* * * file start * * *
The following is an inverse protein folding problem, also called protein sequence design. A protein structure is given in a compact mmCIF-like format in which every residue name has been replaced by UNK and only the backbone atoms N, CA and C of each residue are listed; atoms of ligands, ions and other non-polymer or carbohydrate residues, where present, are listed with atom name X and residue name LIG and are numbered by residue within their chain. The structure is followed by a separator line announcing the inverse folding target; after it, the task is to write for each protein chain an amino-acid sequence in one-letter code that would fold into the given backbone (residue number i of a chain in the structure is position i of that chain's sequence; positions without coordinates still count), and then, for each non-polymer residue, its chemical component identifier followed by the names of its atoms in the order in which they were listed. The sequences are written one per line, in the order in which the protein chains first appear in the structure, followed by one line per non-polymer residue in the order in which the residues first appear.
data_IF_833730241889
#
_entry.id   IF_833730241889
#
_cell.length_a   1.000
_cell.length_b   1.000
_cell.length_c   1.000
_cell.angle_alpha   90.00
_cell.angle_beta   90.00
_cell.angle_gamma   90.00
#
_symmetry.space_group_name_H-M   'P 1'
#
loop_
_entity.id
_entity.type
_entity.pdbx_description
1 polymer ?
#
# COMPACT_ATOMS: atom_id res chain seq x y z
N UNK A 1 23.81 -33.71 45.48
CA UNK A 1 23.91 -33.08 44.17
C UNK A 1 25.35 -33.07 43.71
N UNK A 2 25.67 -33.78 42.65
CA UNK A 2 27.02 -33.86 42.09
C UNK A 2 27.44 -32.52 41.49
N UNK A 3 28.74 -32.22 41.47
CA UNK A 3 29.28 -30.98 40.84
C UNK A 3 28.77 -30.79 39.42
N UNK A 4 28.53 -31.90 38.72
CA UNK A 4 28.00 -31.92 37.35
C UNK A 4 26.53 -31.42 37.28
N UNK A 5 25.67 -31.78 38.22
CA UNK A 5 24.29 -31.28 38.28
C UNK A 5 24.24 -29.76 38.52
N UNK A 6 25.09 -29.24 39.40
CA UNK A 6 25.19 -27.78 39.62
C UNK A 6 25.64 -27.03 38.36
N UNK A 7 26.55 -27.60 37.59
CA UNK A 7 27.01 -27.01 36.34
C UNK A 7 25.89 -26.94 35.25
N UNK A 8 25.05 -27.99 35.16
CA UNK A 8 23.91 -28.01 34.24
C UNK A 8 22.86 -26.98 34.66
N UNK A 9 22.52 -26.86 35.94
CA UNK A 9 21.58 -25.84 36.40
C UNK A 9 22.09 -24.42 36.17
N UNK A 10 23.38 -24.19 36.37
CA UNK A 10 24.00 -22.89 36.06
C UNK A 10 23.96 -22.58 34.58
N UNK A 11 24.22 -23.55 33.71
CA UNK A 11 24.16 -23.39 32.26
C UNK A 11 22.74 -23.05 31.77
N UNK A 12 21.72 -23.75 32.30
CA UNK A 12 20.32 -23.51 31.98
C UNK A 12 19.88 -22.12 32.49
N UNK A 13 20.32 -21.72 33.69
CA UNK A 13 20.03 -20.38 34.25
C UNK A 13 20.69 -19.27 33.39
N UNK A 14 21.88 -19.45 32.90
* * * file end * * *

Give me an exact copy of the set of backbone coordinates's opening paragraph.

The following is an inverse protein folding problem, also called protein sequence design. A protein structure is given in a compact mmCIF-like format in which every residue name has been replaced by UNK and only the backbone atoms N, CA and C of each residue are listed; atoms of ligands, ions and other non-polymer or carbohydrate residues, where present, are listed with atom name X and residue name LIG and are numbered by residue within their chain. The structure is followed by a separator line announcing the inverse folding target; after it, the task is to write for each protein chain an amino-acid sequence in one-letter code that would fold into the given backbone (residue number i of a chain in the structure is position i of that chain's sequence; positions without coordinates still count), and then, for each non-polymer residue, its chemical component identifier followed by the names of its atoms in the order in which they were listed. The sequences are written one per line, in the order in which the protein chains first appear in the structure, followed by one line per non-polymer residue in the order in which the residues first appear.